We recently wrote about Canadian Healthcare Stocks on Million Dollar Journey, and our skepticism on Bausch was quickly proven to be well founded.

In other Canadian earnings news, Canadian Tire (CTC/TSX) saw its profits decrease 30% year over year to CAD$2.45 per share. Management cited the impact of exiting the Russian market as a drag on both revenues and profits. While profits were down, revenues did increase by 12.4% from the year prior. Investors weren’t enthused with the news, as the stock was down 4.6% on Thursday.

Mining investors strike gold

While I’m not a huge fan of investing in commodities due to their volatile nature, plus the lack of valuation metrics available, Canada’s mining companies are another matter. For example, while I have no idea whether the price of gold is going to go up or down, I do know that if gold consistently stays around $1,800 per ounce, gold mining companies can continue to make quite a lot of money. 

Regardless of gold’s relationship to Bitcoin, or its status as an “inflation-fighter,” I know that large gold mining companies make money if the price stays above $1,200.

Source: Nasdaq.com

Canada’s big gold miners all recently reported very healthy earnings seasons.

Barrick Gold (ABX/TSX): Adjusted earnings per share came in at CAD$0.24 (versus a predicted CAD$0.23), while total revenue was down slightly from a year ago. The company noted strong results across its major properties, but like nearly every other company in the world these days, faced cost pressures to its bottom line.

Franco Nevada (FNV/TSX): Posted adjusted earnings per share of CAD$1.02 (versus a predicted CAD$0.96) and slightly higher revenues than last year.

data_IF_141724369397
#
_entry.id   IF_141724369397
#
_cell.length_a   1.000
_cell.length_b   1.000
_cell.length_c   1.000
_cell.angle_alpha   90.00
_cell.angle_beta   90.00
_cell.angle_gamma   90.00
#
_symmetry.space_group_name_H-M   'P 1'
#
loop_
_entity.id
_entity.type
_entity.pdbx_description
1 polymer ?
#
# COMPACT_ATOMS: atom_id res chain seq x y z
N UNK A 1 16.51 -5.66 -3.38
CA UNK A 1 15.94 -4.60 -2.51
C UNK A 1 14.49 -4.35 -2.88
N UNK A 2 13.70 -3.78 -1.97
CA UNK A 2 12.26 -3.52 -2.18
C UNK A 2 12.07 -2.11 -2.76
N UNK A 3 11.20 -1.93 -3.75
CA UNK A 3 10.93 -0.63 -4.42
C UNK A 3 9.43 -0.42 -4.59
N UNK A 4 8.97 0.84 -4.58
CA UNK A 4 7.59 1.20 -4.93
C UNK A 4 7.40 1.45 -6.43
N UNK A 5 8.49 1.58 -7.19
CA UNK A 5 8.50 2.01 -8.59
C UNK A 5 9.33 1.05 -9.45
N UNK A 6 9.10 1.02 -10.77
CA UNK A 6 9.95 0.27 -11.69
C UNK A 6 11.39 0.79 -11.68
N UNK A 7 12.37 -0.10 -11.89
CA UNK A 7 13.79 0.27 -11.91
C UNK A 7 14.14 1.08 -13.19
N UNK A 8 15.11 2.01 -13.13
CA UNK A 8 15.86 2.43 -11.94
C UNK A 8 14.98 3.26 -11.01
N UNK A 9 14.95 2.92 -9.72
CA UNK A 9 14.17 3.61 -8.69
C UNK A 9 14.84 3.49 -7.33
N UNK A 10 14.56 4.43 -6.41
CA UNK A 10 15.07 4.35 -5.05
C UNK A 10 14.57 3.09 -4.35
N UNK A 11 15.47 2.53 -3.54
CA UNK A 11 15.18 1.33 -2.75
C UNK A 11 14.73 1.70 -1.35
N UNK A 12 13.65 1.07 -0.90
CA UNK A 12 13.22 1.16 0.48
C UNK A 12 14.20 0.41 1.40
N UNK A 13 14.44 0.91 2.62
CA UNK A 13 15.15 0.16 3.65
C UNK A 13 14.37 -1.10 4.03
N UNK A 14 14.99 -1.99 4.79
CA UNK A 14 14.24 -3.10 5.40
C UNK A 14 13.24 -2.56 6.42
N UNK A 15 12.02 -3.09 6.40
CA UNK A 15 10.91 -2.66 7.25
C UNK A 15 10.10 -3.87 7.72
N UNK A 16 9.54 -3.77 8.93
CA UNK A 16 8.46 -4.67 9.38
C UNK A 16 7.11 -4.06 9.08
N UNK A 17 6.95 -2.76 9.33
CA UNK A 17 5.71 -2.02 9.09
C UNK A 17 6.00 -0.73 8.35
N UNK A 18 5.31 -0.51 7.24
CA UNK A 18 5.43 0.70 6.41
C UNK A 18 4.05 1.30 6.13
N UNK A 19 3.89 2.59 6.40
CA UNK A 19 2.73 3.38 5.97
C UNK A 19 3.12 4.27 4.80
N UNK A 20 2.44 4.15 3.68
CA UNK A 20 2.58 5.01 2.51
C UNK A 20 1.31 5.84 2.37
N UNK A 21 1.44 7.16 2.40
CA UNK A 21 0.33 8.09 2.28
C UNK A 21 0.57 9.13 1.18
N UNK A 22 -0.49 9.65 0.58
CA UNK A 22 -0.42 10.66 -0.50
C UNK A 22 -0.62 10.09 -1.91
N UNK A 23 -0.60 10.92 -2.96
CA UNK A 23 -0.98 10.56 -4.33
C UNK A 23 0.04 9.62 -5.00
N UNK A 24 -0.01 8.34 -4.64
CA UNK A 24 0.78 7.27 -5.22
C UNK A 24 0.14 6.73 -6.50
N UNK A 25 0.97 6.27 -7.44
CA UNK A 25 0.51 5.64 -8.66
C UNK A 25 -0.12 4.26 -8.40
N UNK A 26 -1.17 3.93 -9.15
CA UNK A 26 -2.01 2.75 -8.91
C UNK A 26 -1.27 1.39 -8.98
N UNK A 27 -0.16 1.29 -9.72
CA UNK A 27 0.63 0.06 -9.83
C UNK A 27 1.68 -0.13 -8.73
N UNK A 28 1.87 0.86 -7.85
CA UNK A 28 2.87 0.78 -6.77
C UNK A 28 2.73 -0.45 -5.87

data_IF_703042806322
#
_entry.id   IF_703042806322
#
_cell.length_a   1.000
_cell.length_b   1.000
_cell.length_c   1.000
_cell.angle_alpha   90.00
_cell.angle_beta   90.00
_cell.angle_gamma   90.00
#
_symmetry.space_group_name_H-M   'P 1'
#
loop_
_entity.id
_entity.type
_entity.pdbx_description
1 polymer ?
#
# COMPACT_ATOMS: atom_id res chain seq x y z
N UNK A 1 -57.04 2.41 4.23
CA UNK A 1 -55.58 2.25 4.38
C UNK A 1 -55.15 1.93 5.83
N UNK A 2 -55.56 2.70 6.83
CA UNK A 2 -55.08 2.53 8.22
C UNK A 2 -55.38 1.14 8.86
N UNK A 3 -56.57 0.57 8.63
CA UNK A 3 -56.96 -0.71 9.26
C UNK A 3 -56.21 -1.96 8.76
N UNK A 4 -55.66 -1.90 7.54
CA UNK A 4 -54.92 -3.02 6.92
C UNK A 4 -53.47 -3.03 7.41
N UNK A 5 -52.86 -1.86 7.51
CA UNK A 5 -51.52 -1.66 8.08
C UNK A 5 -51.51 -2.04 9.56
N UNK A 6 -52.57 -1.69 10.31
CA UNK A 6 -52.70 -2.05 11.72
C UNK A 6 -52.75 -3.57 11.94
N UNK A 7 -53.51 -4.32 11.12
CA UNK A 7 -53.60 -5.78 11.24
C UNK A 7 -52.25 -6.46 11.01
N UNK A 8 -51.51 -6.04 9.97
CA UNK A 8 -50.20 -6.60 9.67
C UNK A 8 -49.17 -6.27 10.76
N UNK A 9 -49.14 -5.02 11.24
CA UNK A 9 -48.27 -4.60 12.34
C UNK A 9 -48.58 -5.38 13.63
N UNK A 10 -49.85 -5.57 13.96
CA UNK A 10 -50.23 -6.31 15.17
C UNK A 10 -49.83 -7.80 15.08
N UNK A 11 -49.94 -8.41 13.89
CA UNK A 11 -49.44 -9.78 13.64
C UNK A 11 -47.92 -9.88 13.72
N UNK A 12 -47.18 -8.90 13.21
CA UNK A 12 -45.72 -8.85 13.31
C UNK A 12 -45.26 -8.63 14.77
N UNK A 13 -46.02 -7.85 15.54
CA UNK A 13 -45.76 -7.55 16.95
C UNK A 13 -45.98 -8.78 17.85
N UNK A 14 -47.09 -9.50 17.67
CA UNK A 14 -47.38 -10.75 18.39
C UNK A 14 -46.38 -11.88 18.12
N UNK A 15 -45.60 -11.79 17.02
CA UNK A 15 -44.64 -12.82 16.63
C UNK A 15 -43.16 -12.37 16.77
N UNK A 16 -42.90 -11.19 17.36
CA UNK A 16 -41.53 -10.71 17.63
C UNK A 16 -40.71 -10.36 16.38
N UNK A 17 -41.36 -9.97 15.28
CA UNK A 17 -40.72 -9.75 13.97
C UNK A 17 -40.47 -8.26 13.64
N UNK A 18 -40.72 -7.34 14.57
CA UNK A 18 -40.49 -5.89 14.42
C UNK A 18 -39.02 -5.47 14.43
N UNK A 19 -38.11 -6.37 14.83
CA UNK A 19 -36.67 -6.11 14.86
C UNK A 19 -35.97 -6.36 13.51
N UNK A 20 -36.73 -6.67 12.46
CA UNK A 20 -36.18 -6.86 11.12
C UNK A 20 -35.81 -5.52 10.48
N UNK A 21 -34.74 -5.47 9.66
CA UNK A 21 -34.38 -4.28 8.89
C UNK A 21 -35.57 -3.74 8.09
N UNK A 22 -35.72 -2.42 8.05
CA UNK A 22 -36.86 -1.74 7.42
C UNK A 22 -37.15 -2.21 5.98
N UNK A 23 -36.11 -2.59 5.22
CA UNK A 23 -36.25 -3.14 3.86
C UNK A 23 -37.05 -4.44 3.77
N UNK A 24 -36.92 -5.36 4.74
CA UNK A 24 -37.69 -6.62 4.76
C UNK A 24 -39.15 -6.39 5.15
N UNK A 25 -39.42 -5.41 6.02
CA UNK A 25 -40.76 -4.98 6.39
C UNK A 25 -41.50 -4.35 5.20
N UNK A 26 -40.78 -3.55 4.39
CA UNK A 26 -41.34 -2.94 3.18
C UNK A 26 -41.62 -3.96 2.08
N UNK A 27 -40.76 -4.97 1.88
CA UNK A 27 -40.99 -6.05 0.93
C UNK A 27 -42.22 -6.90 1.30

Agnico Eagle Mines (AEM/TSX): Had a strong quarter as well, beating earnings estimates with an earnings per share of CAD$0.76 (versus a predicted CAD$0.73). Revenues were up substantially last year as well.

Canadian investors looking to get direct or indirect exposure to gold have a variety of options. 

ETFs, like the Horizons Gold ETF (HUG/TSX), track the price of gold through futures contracts, while the iShares S&P/TSX Global Gold Index ETF (XGD/TSX) is an index of the largest gold companies in the world. (Barrick is roughly 15% of the index, Franco Nevada 13%, and Agnico Eagle 10%, while Newmont Gold from Colorado garners about an 18% share of the index currently.) Finally, the iShares Gold Bullion ETF (CGL/TSX) allows investors to semi-directly hold physical gold bullion.

I’ve written a more in-depth description about each of these Canadian gold investment options over at Million Dollar Journey.

While all that glitters is not profitable, the markets liked what they saw this week.

Kyle Prevost is a financial educator, author and speaker. When he’s not on a basketball court or in a boxing ring trying to recapture his youth, you can find him helping Canadians with their finances over at MillionDollarJourney.com and the Canadian Financial Summit.

The post Making sense of the markets this week: August 14 appeared first on MoneySense.